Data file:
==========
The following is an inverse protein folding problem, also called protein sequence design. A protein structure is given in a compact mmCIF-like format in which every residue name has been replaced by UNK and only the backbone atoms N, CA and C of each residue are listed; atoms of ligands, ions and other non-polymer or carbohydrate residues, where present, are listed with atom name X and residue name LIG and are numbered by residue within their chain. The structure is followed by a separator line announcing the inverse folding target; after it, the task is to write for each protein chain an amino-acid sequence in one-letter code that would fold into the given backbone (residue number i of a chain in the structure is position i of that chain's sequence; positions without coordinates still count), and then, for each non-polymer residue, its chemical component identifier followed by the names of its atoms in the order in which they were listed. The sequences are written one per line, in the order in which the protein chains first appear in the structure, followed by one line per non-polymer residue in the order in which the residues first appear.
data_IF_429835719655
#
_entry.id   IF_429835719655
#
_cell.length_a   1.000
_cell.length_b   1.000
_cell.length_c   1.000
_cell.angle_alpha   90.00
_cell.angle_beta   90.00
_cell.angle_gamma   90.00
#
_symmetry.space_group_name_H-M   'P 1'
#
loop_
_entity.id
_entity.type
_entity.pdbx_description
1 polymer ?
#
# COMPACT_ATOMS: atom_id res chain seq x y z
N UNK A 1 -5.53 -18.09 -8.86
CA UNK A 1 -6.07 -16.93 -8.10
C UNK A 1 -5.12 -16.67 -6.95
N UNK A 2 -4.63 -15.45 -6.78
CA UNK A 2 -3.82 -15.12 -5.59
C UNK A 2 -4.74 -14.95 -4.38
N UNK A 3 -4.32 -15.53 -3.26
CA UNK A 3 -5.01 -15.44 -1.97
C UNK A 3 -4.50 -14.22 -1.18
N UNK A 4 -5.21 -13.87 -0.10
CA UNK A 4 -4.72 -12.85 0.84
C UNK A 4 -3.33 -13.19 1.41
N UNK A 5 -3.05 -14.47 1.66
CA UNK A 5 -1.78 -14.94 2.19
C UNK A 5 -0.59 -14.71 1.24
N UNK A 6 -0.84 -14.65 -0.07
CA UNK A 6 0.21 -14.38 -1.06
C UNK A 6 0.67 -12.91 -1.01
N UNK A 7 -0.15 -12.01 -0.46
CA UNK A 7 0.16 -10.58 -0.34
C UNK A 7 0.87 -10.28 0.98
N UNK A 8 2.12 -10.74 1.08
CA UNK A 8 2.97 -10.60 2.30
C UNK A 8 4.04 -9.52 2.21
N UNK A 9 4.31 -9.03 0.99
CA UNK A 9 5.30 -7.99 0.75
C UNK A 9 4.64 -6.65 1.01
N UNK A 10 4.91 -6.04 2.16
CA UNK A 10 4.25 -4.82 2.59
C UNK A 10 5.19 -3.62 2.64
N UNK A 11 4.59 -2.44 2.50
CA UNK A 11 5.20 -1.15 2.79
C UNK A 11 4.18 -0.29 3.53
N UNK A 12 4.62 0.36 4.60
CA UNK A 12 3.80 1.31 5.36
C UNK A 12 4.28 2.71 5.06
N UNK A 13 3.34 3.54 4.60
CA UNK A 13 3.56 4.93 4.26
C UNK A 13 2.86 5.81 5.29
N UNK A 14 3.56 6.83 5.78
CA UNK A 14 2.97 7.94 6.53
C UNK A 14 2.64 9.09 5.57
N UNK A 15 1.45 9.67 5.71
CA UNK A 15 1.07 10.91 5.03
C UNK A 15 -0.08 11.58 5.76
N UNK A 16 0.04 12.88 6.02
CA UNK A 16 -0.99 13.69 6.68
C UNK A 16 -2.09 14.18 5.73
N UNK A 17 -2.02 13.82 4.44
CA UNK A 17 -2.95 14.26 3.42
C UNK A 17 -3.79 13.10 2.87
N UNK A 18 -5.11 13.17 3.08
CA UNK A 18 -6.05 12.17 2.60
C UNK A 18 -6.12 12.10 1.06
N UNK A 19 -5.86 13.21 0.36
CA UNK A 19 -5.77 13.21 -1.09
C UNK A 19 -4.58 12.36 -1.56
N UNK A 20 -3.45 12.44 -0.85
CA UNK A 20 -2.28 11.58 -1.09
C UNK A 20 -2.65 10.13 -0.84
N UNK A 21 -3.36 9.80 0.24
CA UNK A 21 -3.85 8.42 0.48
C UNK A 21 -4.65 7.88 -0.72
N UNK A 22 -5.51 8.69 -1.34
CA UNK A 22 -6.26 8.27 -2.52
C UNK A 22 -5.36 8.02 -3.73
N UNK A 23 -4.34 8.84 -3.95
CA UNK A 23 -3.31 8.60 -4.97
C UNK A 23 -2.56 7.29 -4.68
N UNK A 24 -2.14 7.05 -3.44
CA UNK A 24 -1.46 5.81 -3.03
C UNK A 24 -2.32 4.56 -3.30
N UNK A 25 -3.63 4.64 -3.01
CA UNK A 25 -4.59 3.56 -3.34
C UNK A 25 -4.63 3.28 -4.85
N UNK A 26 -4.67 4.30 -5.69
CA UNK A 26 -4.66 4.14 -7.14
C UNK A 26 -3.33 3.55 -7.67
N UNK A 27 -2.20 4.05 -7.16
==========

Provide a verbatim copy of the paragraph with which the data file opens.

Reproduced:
The following is an inverse protein folding problem, also called protein sequence design. A protein structure is given in a compact mmCIF-like format in which every residue name has been replaced by UNK and only the backbone atoms N, CA and C of each residue are listed; atoms of ligands, ions and other non-polymer or carbohydrate residues, where present, are listed with atom name X and residue name LIG and are numbered by residue within their chain. The structure is followed by a separator line announcing the inverse folding target; after it, the task is to write for each protein chain an amino-acid sequence in one-letter code that would fold into the given backbone (residue number i of a chain in the structure is position i of that chain's sequence; positions without coordinates still count), and then, for each non-polymer residue, its chemical component identifier followed by the names of its atoms in the order in which they were listed. The sequences are written one per line, in the order in which the protein chains first appear in the structure, followed by one line per non-polymer residue in the order in which the residues first appear.